By Ruthie Lestikow In the last eight months I have struggled more with my personal identity than in the previous four decades combined.  As International Women’s Day approaches, and in the midst of Women's History Month, I found it fitting to try and put some of these reflections on paper.  From a young age I identified myself as an independent person. Growing up in rural Colorado I was taught that it was important to be self-sufficient. My dad was the biggest promotor of this value. Although, I never got the chance to ask him I think his motivations for driving this point home were more for economic reasons than for promoting feminism. Either way, I learned how to change a car tire on my own, change my own oil in my car, weld, drive a split transmission truck, split wood and build the family dog house.  With the unwavering support of my mom my self-realization as a self-reliant, strong woman continued to manifest even after I moved away from my beloved rural Colorado hometown. Thanks to this upbringing I vowed to never have to be dependent upon anyone.  Having financial independence is of the upmost importance to me personally.  Even after receiving the Boettcher Scholarship, I continued to work while going to college so that I could save money.  As I got older, I not only gauged my sense of self-worth in how much I was in the black but also in how hard I worked in my profession as a physician assistant.  At any social event when asked to tell a little bit about myself my first response included what I did for work. These two main points of financial independence and hard work ethic became even more important to me to continue cultivating after having children.  It is important to me to model independence and hard work to both my daughter and son. So here comes the struggle part: My husband and I moved to Medellin, Colombia in South America in July, 2021 to expose our children to a different culture, help them (and me!) learn Spanish and have a family adventure while they are still fairly young and like to hang out with us.  I am not able to work as a physician assistant here in Colombia. I therefore am relying financially on my husband who is able to work remotely and on our savings. The two biggest pillars of the structure of my self-worth have crumbled. So, now how do I gauge my self-worth? What kind of role model am I for my daughter and son? What do I say at social events now after, “Hola! Soy Ruth, mucho gusto.”? Time to put my rural Colorado skills back to work and rebuild. Time to redefine my role as a woman in my world. To me this is a huge theme in celebrating International Women’s Day. Redefine history’s definition of a woman. It’s a time to celebrate women's achievements, to influence behavior, to smash stereotypes and continue to challenge bias.  So how do I do all this as a stay-at-home mom who is now dependent upon her extremely supportive family? I don’t have the answer.  But I have started drafting a blueprint on just how to do this thanks to some wonderful insight from the most influential woman in my life, my mom.  She speaks of finding out what makes you truly happy in the world.  Once you have this figured out, how do you make it apart of your routine? If financially you need to work, how do you make money doing what you love? The move to Colombia has made me realize that it wasn’t the work that made me happy, that gave me my sense of self-worth.  It was more the sense of giving back to my community. Before, I was able to provide medical care to try and improve peoples’ lives in the community of South Denver. Now, I am giving back to the community by helping to raise two happy, generous and internationally minded citizens.  I am also working on giving myself some grace when I need to ask for help.  Turns out, it can be ok to not be so stubbornly independent.  Those who love you can be your best support. The pillars of my structure of self-worth look a little different now, but they are well on their way to supporting a new identity for myself. As we celebrate International Women’s Day this year on March 8th I hope you can find what makes you happy and make it apart of your routine. As an alum, did you know you can donate to the Boettcher Foundation Scholarship Program? If you are inspired to do so, your support can help us create additional academic, intellectual, and leadership opportunities for undergraduate Scholars. Learn more here. ...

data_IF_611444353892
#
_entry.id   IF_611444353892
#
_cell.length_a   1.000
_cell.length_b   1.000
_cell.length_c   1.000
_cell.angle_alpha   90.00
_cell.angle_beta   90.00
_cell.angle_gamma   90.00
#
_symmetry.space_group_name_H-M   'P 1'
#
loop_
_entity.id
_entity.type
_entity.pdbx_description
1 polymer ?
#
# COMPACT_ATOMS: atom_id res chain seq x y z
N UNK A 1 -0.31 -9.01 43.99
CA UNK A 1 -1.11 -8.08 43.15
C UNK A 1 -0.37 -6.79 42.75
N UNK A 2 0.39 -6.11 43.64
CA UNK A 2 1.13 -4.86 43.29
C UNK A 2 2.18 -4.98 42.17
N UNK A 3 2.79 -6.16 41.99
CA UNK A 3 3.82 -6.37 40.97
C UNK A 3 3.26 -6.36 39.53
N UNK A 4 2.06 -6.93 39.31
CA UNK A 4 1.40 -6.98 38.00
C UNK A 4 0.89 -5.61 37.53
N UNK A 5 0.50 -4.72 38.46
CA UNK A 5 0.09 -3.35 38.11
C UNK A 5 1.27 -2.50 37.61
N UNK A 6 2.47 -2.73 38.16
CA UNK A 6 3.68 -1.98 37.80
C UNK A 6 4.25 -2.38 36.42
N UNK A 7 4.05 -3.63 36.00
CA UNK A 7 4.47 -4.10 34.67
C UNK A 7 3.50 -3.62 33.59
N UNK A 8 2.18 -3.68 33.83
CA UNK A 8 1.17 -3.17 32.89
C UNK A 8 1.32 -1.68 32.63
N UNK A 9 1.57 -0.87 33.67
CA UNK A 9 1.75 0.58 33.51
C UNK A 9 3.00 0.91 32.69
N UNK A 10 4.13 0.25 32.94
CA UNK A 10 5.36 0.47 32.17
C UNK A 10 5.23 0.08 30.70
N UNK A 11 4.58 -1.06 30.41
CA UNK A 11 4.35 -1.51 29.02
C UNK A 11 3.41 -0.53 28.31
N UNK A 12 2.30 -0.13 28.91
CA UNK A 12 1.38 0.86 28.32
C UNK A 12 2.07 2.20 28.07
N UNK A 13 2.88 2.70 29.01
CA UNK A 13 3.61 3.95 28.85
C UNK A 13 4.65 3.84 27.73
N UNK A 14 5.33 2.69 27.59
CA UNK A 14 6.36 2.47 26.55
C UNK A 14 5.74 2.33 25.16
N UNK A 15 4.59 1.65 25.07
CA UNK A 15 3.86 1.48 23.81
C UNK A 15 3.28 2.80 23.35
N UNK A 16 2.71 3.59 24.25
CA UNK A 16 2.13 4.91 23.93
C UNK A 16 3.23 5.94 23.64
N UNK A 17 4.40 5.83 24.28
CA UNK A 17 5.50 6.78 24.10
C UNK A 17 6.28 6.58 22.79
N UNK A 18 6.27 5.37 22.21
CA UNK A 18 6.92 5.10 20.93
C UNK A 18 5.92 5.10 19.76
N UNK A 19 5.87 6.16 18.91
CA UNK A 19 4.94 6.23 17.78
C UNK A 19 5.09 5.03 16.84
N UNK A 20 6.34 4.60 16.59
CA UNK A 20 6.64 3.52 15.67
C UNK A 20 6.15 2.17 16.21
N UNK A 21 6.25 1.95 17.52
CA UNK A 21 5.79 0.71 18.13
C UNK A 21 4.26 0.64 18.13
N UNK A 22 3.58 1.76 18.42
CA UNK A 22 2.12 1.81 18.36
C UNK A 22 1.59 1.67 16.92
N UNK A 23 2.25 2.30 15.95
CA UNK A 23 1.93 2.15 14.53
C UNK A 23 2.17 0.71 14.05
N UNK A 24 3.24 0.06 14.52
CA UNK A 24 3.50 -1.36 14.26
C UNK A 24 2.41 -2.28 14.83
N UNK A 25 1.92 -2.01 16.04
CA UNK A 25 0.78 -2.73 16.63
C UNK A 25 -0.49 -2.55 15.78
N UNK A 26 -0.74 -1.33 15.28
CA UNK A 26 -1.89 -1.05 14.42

The Best Part of My Day By José Martinez, 2003 Boettcher Scholar and outgoing Alumni Board member A few weeks ago, my eldest daughter Penelope shared an interesting story with me on the way home from school. She told me that three students in her first grade class got to the chance to eat lunch with their beloved teacher that day. Naturally, I inquired as to why those specific students were chosen and she excitedly replied, ‘because it was their birthday in November, Dad! When a kid has their birthday in that month, they get to eat lunch with the teacher.’ I nodded in approval, but before I could say anything else, Penelope then added to the story. She told me that one of the three students chose not to eat lunch with the teacher… Now, for those that don’t know, there are few things in life that are cooler or more desired (for a first grader, at least) than the opportunity to eat lunch with your teacher. With that idea as cannon, I was immediately intrigued as to why this student would elect to opt out. Penelope explained to me that in their classroom, each student has a table partner that they sit next to. She also explained that two of the kids chosen were table-mates, but the third chosen student didn’t want her table-mate to be left out and alone at lunch, so she chose to eat lunch with them in the cafeteria instead. We only had a few more blocks left to get home at that point, and all I could do was smile and think, “man, kids are awesome.” One of the best parts of parenthood is the opportunity to shape the world in a way that makes it better. Every day, we as a society have the opportunity to teach our children and to help them frame the world. In our own household, my wife and I have made a concerted effort to work with our own young daughters on working hard and being kind. When we read books and watch movies with the girls, we try to highlight characters who show resilience or those who do good for others. When we talk about our daily lives and what we see around us, we often talk about ‘filling other people’s bucket’s’ and trying our best, even when things are hard. What made me so happy to hear Penelope explain the lunch story was that this whole experience was totally logical and not at all surprising in her world; she was just telling me what happened at school because that’s just what we do everyday on the ride home. You see, the reason why my wife and I focus so strongly on kindness and work ethic with our kids is because we believe these are the key tenets of growth and leadership. Our hope is that one day, our girls will grow up and be empowered to do anything and everything they want, but we want them to do it with kindness. We want them to pursue their dreams, but we also want them to make the world a better place. Perhaps ironically, my wife and I found out we were pregnant with Penelope just before I had the pleasure of being invited to be part of the Boettcher Scholar Alumni Board, 7 years ago. Much like Penelope has experienced and learned about these leadership tenets from us, my own experience working for and with the Board has continually taught and reinforced these same beliefs for me. Being a part of the Alumni Board has easily been one of the most fun and rewarding things I have ever done. While the Boettcher brand has always been synonymous with greatness, that’s not really the reason why I was so eager to serve or why the experience has been so incredible. The real draw has actually been the dedication and kindness of everyone involved. Much like my daughter’s first grade class and my own attempt at parenting, we all seek out the good in others and we are eager to support those around us, no matter the cost. Simply put, this group of people is one of the best arguments I can make about why I am optimistic and hopeful for the future. And, for all those on the Board, I want to express how deeply grateful and honored I am to have had the pleasure to serve alongside you. For the reader of this post, however, I want to leave you with just one piece of advice. Comedian Conan O’Brien, in his farewell speech from his show, told his audience, “work hard and be kind; amazing things will happen.” Though from an unconventional source, I truly believe there is magic in this idea. As I approach my own farewell of sorts, I simply want to encourage you to heed this advice. It’s not always easy to do and sometimes it seems like a counterintuitive response to the situation at hand, but I promise you that most of the time it will be exactly what you need. And just like that, I must bid you adieu. As luck would have it, it’s time for me to go pick up Penelope from school and see what other life lessons await....